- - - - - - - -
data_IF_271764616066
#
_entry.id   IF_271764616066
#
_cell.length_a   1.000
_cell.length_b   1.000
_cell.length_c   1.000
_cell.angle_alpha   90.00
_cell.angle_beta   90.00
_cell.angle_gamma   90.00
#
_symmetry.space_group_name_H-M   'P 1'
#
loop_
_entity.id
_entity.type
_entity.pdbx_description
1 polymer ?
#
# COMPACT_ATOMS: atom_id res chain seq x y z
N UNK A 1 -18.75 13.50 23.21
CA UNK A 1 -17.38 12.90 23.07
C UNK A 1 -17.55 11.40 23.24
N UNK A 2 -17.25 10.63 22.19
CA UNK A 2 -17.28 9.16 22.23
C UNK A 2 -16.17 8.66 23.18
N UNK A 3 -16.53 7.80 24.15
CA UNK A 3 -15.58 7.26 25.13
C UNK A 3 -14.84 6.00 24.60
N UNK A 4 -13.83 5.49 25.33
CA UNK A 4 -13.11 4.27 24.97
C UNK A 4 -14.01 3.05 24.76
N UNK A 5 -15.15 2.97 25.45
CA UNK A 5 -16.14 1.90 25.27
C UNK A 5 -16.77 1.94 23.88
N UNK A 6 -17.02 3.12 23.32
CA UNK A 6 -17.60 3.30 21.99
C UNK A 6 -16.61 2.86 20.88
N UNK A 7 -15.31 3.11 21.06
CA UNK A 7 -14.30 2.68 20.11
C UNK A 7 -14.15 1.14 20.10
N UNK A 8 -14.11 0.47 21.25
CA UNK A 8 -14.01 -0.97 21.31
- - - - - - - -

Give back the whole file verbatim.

data_IF_271764616066
#
_entry.id   IF_271764616066
#
_cell.length_a   1.000
_cell.length_b   1.000
_cell.length_c   1.000
_cell.angle_alpha   90.00
_cell.angle_beta   90.00
_cell.angle_gamma   90.00
#
_symmetry.space_group_name_H-M   'P 1'
#
loop_
_entity.id
_entity.type
_entity.pdbx_description
1 polymer ?
#
# COMPACT_ATOMS: atom_id res chain seq x y z
N UNK A 1 -18.75 13.50 23.21
CA UNK A 1 -17.38 12.90 23.07
C UNK A 1 -17.55 11.40 23.24
N UNK A 2 -17.25 10.63 22.19
CA UNK A 2 -17.28 9.16 22.23
C UNK A 2 -16.17 8.66 23.18
N UNK A 3 -16.53 7.80 24.15
CA UNK A 3 -15.58 7.26 25.13
C UNK A 3 -14.84 6.00 24.60
N UNK A 4 -13.83 5.49 25.33
CA UNK A 4 -13.11 4.27 24.97
C UNK A 4 -14.01 3.05 24.76
N UNK A 5 -15.15 2.97 25.45
CA UNK A 5 -16.14 1.90 25.27
C UNK A 5 -16.77 1.94 23.88
N UNK A 6 -17.02 3.12 23.32
CA UNK A 6 -17.60 3.30 21.99
C UNK A 6 -16.61 2.86 20.88
N UNK A 7 -15.31 3.11 21.06
CA UNK A 7 -14.30 2.68 20.11
C UNK A 7 -14.15 1.14 20.10
N UNK A 8 -14.11 0.47 21.25
CA UNK A 8 -14.01 -0.97 21.31